Washington, DC, May 30, 2017 (PAHO / WHO) - The World Health Organization (WHO) will distinguish Colombia, Ecuador and Peru with its 2017 World No Tobacco Day Award, which recognizes institutions, organizations and individuals who have made outstanding contributions in the fight against smoking in their country.
In total, 29 countries from all regions of the world will be awarded by the World Health Organisation (WHO) in the framework of World No Tobacco Day (31 May), whose theme this year seeks to highlight the threat posed by tobacco to social development.
The winners have contributed to the implementation of the WHO Framework Convention on Tobacco Control (FCTC) and its Protocol for the Elimination of Illicit Trade.
The three winners of the award in the Americas region are:
- Ministry of Finance and Public Credit of Colombia, Ministry of Health and Social Protection of Colombia and the Citizens coalition to oversee tobacco control policy (Veeduría ciudadana para el Control de Tabaco).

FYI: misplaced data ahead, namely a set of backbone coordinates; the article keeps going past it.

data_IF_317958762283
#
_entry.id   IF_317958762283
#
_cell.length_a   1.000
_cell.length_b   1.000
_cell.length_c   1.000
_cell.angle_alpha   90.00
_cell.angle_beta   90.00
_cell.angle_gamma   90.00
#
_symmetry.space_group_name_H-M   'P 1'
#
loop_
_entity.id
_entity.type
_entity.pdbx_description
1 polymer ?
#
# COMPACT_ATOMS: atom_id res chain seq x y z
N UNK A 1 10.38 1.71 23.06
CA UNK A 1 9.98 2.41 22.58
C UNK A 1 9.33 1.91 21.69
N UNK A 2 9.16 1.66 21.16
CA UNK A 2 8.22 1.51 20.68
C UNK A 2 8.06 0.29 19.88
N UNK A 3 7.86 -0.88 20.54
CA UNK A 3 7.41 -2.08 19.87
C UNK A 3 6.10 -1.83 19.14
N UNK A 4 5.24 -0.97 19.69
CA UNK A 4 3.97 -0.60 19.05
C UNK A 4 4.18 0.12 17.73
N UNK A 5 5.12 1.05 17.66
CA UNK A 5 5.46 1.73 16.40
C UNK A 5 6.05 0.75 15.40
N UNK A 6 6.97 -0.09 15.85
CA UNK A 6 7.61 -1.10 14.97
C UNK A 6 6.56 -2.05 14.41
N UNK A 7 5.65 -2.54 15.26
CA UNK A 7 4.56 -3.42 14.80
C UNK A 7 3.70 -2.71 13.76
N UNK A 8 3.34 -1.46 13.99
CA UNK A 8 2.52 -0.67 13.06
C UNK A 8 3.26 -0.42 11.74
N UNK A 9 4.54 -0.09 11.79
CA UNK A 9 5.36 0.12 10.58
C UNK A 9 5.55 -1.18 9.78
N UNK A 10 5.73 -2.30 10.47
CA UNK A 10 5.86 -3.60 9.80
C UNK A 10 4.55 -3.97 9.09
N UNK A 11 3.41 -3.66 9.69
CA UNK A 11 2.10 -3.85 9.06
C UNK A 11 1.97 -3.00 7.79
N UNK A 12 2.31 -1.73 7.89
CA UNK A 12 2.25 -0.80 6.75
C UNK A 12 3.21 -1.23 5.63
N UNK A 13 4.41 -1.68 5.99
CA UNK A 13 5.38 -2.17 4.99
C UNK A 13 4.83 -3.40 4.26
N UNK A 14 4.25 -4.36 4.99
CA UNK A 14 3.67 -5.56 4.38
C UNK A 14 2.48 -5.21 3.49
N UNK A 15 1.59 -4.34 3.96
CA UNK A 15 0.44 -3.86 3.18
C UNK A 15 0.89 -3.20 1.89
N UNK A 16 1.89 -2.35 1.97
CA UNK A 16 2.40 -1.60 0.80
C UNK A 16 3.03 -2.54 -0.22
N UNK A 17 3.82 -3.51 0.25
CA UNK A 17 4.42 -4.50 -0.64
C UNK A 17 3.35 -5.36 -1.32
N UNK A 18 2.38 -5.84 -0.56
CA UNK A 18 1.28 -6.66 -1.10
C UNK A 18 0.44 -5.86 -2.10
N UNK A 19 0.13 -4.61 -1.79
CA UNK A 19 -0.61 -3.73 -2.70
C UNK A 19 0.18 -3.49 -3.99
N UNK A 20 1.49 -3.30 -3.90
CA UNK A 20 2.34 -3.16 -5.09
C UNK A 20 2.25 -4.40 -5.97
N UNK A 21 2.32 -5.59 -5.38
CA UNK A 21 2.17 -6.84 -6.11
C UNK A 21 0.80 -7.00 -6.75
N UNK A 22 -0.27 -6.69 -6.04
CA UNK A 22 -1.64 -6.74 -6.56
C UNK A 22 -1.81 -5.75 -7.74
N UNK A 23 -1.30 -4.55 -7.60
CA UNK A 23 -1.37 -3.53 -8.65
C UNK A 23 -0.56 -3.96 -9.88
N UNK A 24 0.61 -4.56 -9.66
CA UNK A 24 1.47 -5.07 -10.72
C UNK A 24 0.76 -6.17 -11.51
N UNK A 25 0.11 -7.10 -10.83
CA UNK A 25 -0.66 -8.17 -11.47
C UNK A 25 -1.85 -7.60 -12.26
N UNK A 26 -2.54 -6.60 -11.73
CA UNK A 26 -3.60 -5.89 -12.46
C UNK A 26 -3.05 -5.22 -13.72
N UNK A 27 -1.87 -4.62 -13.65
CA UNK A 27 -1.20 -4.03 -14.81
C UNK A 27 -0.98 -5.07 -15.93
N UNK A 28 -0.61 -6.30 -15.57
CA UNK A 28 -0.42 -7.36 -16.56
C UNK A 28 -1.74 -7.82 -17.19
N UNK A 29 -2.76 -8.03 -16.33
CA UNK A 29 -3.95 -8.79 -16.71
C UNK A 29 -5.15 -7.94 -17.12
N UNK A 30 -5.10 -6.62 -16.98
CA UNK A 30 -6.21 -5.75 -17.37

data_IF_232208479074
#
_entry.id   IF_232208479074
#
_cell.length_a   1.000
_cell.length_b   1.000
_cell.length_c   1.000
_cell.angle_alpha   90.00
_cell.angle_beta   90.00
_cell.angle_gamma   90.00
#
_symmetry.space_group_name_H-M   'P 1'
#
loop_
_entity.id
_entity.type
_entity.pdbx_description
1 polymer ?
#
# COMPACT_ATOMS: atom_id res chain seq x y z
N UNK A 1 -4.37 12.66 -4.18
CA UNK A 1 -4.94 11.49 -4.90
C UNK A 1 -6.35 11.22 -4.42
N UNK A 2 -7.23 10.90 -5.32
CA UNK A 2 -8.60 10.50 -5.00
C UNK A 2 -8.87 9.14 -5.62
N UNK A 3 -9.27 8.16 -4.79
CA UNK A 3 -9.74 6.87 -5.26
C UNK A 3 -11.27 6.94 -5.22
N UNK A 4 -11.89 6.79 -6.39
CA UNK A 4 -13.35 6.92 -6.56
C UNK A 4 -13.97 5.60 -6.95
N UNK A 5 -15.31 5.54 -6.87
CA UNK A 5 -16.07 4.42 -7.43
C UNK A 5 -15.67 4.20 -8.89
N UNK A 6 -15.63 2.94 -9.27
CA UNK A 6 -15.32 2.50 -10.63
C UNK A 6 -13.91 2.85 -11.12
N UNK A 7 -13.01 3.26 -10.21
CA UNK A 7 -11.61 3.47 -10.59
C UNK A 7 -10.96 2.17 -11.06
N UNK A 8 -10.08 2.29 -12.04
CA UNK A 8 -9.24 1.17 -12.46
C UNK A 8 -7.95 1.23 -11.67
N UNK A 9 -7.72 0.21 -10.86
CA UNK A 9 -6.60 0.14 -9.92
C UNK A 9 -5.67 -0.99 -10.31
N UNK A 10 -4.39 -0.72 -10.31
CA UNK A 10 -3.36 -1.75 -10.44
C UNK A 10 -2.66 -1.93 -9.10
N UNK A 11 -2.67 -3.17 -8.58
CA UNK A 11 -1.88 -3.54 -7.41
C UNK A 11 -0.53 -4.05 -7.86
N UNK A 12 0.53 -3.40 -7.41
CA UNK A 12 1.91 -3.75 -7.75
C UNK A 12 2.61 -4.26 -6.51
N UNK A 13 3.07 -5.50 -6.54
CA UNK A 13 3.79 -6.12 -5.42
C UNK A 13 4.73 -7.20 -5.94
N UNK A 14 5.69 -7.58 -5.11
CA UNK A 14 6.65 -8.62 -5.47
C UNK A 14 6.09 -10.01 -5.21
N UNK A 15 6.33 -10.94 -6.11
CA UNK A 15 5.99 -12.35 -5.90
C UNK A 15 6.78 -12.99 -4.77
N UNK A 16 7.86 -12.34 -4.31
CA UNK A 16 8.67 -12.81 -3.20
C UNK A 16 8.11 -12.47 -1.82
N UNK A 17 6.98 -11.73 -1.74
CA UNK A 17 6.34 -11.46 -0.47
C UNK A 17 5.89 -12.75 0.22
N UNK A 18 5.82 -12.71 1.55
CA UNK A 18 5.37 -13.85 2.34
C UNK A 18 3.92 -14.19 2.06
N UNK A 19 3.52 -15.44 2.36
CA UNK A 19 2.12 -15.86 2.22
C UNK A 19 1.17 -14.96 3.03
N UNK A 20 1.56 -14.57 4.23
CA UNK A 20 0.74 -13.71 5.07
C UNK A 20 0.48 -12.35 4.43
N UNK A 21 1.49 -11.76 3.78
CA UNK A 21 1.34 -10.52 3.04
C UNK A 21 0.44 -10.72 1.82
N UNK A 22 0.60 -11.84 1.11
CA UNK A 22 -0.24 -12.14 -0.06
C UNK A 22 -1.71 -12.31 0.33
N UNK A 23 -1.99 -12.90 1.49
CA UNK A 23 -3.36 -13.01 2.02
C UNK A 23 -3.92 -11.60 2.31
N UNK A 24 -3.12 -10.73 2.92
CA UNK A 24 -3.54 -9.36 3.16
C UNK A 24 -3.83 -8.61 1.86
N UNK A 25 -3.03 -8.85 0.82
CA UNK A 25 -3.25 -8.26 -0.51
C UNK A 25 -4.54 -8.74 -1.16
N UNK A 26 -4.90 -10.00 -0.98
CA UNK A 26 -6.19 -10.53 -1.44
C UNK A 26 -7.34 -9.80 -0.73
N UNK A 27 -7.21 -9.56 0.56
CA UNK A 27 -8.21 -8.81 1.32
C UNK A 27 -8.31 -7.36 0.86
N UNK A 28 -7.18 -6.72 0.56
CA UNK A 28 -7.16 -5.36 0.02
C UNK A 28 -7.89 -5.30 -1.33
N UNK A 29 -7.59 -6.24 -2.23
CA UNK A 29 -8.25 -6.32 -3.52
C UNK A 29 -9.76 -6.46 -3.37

- Internal Revenue Agency of Ecuador (Servicio de Rentas Internas - SRI).
- Ministry of Economy and Finance of Peru.
The awards to the winners of the region will be presented by the Pan American Health Organization (PAHO), regional office for the Americas of the World Health Organisation, starting on May 31.
The FCTC was the world's first health treaty negotiated under the auspices of WHO and went into effect in 2005. A legally binding accord, it commits States Parties to implementing a series of tobacco control measures aimed at reducing tobacco consumption and saving lives.
In the Americas, 30 countries have ratified the Convention, and a number have made significant progress in implementing its provisions, particularly smoke-free indoor public spaces and health warnings on tobacco packages.
Tobacco is the only legal consumer product that kills up to half its regular users when consumed exactly as the manufacturer intends. Worldwide, approximately 14 persons die from a tobacco-related disease every minute, equivalent to nearly 7 million lives lost each year.